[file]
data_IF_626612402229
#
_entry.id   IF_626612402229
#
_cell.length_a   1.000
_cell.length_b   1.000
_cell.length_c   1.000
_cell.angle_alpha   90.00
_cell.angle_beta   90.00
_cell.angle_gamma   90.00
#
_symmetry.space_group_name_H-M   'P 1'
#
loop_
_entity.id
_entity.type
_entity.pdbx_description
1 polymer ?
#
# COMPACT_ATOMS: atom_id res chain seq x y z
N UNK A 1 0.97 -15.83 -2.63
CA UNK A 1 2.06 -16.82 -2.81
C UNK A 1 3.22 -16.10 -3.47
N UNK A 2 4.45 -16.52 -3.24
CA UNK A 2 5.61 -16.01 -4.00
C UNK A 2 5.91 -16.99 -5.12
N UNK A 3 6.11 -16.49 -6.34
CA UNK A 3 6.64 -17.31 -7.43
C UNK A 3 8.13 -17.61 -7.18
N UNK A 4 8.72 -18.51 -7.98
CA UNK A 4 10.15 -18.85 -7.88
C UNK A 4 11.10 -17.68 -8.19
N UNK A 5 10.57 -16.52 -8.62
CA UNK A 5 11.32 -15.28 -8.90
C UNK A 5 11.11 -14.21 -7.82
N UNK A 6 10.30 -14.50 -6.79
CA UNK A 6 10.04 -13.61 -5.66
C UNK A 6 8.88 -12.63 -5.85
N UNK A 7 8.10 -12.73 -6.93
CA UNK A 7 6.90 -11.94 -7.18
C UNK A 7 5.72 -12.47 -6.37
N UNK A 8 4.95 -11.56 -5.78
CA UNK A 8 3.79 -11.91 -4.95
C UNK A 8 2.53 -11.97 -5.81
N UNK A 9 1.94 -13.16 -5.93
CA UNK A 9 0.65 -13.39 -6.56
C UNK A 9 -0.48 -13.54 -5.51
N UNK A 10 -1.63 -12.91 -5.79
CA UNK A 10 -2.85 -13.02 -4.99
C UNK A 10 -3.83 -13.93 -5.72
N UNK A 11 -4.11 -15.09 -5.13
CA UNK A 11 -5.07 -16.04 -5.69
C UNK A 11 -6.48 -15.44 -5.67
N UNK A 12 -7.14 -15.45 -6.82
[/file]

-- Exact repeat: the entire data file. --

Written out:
data_IF_626612402229
#
_entry.id   IF_626612402229
#
_cell.length_a   1.000
_cell.length_b   1.000
_cell.length_c   1.000
_cell.angle_alpha   90.00
_cell.angle_beta   90.00
_cell.angle_gamma   90.00
#
_symmetry.space_group_name_H-M   'P 1'
#
loop_
_entity.id
_entity.type
_entity.pdbx_description
1 polymer ?
#
# COMPACT_ATOMS: atom_id res chain seq x y z
N UNK A 1 0.97 -15.83 -2.63
CA UNK A 1 2.06 -16.82 -2.81
C UNK A 1 3.22 -16.10 -3.47
N UNK A 2 4.45 -16.52 -3.24
CA UNK A 2 5.61 -16.01 -4.00
C UNK A 2 5.91 -16.99 -5.12
N UNK A 3 6.11 -16.49 -6.34
CA UNK A 3 6.64 -17.31 -7.43
C UNK A 3 8.13 -17.61 -7.18
N UNK A 4 8.72 -18.51 -7.98
CA UNK A 4 10.15 -18.85 -7.88
C UNK A 4 11.10 -17.68 -8.19
N UNK A 5 10.57 -16.52 -8.62
CA UNK A 5 11.32 -15.28 -8.90
C UNK A 5 11.11 -14.21 -7.82
N UNK A 6 10.30 -14.50 -6.79
CA UNK A 6 10.04 -13.61 -5.66
C UNK A 6 8.88 -12.63 -5.85
N UNK A 7 8.10 -12.73 -6.93
CA UNK A 7 6.90 -11.94 -7.18
C UNK A 7 5.72 -12.47 -6.37
N UNK A 8 4.95 -11.56 -5.78
CA UNK A 8 3.79 -11.91 -4.95
C UNK A 8 2.53 -11.97 -5.81
N UNK A 9 1.94 -13.16 -5.93
CA UNK A 9 0.65 -13.39 -6.56
C UNK A 9 -0.48 -13.54 -5.51
N UNK A 10 -1.63 -12.91 -5.79
CA UNK A 10 -2.85 -13.02 -4.99
C UNK A 10 -3.83 -13.93 -5.72
N UNK A 11 -4.11 -15.09 -5.13
CA UNK A 11 -5.07 -16.04 -5.69
C UNK A 11 -6.48 -15.44 -5.67
N UNK A 12 -7.14 -15.45 -6.82